Thursday, 21 March 2019

Birth pangs

   Lots of Spring things in the natural world are early this year, not by more than a fortnight but that can be enough to cause problems. Here are the battered remains of a male Emperor moth, a great grandchild of the magnificent empress which visited me in May 2014 and gave me a clutch of eggs which started an enormous dynasty.

   This chap emerged unexpectedly early from one of a batch of cocoons woven last year by caterpillars in the care of very nice neighbours. Alas, his promptness meant that he was confined and his emergence unexpected. RIP. A close watch is now being kept on the others.

   More happily, another neighbour who lives in a narrowboat on the Oxford Canal has enterprisingly reared Silk Moths from a batch of eggs supplied to her by a naturalist firm at Christmas. I have to admit that I was dubious about the chances of the tiny caterpillars which soon emerged, given that their foodstuff was a sort of concentrated leaf extract and their home in a boat which, though very snug, had all the high dependency on curious heaters common among those who live afloat.

   I am glad to say that she has triumphed and here are some of the moths, above and below. They are emerging at the rate of four or five a day and their guardian is hoping that they will breed in turn, just as my Emperor moths have done for three generations. In which case, she has promised to give some to me. This may involve the further experiment of freezing the eggs until the time is nearer when I can carry out regular harvests from Oxford's mulberry trees.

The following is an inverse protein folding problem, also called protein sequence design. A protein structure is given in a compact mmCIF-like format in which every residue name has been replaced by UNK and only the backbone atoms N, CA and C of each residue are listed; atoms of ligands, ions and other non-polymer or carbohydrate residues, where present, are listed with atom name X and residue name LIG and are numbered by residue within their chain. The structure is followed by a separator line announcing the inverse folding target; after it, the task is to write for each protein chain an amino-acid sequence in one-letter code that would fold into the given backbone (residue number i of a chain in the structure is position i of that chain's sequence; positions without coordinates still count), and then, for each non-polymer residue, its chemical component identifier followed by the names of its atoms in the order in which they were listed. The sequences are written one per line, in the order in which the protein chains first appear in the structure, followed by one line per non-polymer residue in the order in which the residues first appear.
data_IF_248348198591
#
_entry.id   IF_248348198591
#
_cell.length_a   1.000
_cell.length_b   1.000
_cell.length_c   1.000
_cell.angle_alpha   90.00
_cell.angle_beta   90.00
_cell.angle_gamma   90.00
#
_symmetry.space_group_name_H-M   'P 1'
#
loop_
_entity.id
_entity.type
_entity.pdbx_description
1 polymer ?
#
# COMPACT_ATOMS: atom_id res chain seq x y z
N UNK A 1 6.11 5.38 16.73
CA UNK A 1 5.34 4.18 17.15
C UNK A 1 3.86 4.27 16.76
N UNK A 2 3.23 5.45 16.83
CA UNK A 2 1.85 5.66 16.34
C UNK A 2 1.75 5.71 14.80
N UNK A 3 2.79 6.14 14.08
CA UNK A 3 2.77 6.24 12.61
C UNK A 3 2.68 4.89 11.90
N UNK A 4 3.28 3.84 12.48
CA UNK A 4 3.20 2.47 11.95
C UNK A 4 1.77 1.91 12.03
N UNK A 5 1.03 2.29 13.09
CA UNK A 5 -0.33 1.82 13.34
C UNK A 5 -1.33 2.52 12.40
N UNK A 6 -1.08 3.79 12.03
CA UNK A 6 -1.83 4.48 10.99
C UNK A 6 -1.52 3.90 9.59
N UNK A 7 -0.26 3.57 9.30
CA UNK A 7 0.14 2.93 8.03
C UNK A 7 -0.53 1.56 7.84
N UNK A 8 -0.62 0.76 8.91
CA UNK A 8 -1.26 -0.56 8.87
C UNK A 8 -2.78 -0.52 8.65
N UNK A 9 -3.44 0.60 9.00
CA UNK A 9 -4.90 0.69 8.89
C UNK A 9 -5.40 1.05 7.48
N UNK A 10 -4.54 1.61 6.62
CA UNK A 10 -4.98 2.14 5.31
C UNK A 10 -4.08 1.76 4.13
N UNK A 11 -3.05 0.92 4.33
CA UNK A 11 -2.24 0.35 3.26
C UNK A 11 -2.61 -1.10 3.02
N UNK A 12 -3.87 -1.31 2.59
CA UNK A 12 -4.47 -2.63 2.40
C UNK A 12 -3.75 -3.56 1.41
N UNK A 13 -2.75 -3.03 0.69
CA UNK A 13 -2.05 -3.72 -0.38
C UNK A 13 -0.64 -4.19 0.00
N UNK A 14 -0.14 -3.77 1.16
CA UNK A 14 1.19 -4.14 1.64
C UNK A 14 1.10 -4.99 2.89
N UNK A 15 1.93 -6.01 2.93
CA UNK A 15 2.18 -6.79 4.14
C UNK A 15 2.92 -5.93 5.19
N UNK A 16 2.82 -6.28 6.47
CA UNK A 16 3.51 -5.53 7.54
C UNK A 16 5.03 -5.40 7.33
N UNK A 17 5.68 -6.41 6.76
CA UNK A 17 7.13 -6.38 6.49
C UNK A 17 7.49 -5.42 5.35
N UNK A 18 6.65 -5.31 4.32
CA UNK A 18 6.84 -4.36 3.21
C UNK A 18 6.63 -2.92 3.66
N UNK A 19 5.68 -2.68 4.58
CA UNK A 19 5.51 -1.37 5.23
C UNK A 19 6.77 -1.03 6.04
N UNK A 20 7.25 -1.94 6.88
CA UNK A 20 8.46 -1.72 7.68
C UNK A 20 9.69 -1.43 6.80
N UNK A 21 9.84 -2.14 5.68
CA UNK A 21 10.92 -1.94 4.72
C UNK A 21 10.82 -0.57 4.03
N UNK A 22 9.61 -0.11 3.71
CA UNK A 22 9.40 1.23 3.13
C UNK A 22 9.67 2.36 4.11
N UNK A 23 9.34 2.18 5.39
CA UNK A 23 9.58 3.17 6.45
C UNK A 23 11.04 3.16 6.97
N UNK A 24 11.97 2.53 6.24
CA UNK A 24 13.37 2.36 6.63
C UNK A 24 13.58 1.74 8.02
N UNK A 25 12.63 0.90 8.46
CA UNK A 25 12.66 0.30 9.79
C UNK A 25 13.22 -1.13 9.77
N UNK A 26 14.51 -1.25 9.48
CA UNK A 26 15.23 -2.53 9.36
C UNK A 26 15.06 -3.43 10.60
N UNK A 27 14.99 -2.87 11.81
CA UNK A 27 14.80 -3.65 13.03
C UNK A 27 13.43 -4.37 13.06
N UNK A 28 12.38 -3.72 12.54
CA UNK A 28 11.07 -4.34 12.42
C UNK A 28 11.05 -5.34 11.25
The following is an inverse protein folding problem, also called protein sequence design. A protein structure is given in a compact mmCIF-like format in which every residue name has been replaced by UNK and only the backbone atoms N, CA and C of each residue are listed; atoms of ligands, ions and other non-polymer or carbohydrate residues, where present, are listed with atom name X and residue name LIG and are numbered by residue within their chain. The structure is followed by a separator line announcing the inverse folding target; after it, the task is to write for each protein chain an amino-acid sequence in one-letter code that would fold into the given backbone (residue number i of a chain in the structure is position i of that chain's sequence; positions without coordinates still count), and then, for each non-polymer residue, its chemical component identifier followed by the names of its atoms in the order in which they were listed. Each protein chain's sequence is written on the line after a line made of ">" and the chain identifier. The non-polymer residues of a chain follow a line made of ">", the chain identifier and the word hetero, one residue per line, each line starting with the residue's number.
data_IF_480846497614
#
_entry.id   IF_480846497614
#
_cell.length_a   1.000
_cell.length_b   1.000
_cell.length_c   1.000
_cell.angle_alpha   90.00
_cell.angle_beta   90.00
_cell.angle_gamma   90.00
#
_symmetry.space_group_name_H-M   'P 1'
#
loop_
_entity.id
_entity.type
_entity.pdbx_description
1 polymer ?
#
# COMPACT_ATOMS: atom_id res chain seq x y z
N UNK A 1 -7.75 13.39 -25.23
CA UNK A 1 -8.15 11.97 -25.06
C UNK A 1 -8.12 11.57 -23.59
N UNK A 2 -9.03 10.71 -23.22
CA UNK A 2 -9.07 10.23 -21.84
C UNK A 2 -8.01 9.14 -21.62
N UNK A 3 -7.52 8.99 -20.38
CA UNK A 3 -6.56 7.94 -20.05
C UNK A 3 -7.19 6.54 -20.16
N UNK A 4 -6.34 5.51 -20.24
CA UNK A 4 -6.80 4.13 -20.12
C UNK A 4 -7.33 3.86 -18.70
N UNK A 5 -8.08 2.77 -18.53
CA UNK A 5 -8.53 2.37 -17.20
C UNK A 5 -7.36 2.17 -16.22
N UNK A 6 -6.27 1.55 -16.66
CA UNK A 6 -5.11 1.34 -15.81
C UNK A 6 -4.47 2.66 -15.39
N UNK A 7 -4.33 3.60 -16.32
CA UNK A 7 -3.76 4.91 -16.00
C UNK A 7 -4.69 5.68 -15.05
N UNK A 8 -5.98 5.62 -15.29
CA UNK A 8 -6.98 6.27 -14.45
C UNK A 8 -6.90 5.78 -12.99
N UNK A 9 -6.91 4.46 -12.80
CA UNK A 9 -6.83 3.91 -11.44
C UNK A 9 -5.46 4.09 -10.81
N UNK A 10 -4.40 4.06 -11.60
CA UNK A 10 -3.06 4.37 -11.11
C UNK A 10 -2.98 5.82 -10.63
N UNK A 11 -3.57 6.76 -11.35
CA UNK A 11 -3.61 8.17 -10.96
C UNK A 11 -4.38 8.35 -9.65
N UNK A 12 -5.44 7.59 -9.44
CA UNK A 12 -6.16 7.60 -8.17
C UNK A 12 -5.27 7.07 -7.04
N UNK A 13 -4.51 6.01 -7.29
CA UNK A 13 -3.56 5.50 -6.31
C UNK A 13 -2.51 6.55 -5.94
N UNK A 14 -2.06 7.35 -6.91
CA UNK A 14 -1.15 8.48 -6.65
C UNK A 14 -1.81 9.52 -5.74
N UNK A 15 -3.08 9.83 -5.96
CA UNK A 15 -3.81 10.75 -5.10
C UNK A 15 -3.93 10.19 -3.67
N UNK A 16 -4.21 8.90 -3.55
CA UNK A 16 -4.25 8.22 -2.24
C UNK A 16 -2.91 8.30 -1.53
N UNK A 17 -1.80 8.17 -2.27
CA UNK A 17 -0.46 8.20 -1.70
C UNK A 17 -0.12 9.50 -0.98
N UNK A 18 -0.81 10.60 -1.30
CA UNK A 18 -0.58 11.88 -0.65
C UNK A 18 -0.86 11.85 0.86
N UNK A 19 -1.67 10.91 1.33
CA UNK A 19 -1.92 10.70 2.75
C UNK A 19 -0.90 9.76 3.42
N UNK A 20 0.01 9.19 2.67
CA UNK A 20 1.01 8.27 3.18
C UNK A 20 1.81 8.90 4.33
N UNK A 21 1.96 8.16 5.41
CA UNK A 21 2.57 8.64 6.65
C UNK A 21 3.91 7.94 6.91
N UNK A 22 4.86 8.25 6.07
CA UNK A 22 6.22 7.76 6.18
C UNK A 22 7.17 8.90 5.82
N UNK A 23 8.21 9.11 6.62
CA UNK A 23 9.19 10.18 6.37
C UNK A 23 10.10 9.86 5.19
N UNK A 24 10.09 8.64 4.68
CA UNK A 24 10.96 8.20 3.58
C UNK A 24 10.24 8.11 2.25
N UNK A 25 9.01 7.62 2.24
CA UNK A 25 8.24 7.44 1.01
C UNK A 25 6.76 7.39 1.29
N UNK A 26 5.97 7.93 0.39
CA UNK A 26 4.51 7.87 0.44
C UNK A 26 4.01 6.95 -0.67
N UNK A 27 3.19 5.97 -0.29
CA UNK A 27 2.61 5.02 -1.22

What of the silk, meanwhile, which was the original incentive for my friend who is more of a textile enthusiast than an entomologist - though her interest in the latter study is increasing by the day? In spite of the number of cocoons, we are not talking (yet) of the sort of quantities which could make up silk pyjamas or even a hanky.  But one of our fellow members of the local Knit and Natter brightly suggested the other night: "What about floss?"  I will keep you informed.

Friday, 15 March 2019

Blown about

Cold, windy weather courtesy of Storm Gareth isn't deterring the hardy but unremarkable-looking moths which fly at this time of the year. There were over 50 in the light-trap this morning, mostly Common Quakers with a few Small Quakers, a couple of Hebrew Characters and a new arrival for me this year, the Clouded Drabs shown in my first and second pictures (the top moth in the first picture, with a Common Quaker below it).

Here are a couple more: a pair of Common Quakers and another Clouded Drab.  More excitingly, and I hope the subject of my next post: a neighbour who lives in a narrowboat here has successfully bred silkworm caterpillars, seen them chrysalise and just hatched her first moths. She's a renowned member of our Knit and Natter group so we may all be clad in silk before long, like Robert Herrick's Julia. Or, as one knitter and natterer said last night, given the small quantities of the material involved, we may alternatively be using home-made, silkworm-spun floss.

Sunday, 3 March 2019

M is for March - and, of course, Moths

I have been slow to start lighting the lamp this year for the moths, which rewarded my tardy session on Friday night by arriving in quite impressive numbers. There were 40 in the trap, including the little assembly of Common Quakers shown above, with three individuals below. This species is one of the first harbingers of Spring, emerging from its underground cocoon from early March and often, as with this year, in earlier mild spells during the late Autumn and Winter. It varies a lot in ground colour but is always modest and plain. Hence its name.